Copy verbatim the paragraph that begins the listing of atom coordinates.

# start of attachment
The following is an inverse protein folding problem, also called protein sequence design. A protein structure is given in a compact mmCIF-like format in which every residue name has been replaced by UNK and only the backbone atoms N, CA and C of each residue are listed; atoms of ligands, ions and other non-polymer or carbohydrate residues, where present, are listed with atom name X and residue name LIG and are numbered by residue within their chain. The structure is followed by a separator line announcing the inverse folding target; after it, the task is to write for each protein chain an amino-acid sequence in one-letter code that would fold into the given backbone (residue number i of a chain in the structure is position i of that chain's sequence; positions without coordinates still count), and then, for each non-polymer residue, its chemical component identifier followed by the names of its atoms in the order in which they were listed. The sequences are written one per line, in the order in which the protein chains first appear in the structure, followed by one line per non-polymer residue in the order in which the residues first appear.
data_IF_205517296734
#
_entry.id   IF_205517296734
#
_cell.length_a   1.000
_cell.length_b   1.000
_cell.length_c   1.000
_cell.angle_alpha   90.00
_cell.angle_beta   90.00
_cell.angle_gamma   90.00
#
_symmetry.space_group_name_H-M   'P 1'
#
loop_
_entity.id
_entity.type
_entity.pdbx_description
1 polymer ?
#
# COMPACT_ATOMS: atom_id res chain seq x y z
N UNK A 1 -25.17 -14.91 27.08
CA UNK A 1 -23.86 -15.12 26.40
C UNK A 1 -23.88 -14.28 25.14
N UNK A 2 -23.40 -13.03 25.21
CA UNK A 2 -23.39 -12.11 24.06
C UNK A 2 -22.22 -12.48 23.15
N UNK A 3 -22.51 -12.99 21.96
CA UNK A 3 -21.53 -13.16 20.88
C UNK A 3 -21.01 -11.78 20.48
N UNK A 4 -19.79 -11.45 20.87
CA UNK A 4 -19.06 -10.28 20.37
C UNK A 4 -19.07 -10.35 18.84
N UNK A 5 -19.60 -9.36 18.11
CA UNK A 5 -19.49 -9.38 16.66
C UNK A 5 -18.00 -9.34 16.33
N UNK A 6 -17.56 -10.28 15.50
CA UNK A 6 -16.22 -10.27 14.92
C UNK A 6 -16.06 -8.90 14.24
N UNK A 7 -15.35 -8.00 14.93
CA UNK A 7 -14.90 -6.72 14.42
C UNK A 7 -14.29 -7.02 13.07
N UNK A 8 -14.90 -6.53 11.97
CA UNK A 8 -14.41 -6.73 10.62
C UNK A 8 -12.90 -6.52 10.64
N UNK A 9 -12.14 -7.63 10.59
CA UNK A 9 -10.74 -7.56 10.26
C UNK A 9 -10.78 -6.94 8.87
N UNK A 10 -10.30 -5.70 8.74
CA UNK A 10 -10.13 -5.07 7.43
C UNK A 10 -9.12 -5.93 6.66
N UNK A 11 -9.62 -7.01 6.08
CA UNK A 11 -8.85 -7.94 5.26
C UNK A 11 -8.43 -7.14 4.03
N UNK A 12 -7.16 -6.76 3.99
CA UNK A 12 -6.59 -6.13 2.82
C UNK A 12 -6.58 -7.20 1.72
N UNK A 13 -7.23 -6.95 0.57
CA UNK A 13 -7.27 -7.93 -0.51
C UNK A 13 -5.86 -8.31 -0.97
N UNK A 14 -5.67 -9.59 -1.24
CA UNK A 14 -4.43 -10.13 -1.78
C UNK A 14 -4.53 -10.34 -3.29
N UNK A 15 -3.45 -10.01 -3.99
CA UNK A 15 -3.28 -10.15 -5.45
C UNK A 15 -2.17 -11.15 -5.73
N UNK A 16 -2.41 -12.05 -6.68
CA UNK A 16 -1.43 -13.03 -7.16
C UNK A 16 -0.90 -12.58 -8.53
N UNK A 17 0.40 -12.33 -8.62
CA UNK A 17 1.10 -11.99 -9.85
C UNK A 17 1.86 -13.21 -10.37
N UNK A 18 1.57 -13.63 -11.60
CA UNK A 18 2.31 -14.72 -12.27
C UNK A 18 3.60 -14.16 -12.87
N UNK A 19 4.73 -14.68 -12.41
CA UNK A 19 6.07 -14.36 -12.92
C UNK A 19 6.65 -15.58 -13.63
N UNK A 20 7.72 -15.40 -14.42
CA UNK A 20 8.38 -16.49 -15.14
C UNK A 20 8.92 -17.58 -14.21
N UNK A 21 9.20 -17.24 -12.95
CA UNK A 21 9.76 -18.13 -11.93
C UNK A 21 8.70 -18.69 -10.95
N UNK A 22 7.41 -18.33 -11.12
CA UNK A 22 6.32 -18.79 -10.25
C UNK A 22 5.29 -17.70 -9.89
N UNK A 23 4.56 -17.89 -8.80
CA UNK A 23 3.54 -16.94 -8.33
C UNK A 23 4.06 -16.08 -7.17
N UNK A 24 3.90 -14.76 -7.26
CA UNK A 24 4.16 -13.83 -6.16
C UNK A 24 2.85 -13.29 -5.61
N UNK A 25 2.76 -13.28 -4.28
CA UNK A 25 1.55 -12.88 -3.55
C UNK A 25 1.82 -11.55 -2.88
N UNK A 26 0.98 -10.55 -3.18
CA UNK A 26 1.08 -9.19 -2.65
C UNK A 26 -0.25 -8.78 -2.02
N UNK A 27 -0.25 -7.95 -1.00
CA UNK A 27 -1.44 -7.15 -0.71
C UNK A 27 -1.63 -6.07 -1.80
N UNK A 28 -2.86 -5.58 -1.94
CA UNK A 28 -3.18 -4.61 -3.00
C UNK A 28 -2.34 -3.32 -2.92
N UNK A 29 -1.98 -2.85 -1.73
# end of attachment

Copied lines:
The following is an inverse protein folding problem, also called protein sequence design. A protein structure is given in a compact mmCIF-like format in which every residue name has been replaced by UNK and only the backbone atoms N, CA and C of each residue are listed; atoms of ligands, ions and other non-polymer or carbohydrate residues, where present, are listed with atom name X and residue name LIG and are numbered by residue within their chain. The structure is followed by a separator line announcing the inverse folding target; after it, the task is to write for each protein chain an amino-acid sequence in one-letter code that would fold into the given backbone (residue number i of a chain in the structure is position i of that chain's sequence; positions without coordinates still count), and then, for each non-polymer residue, its chemical component identifier followed by the names of its atoms in the order in which they were listed. The sequences are written one per line, in the order in which the protein chains first appear in the structure, followed by one line per non-polymer residue in the order in which the residues first appear.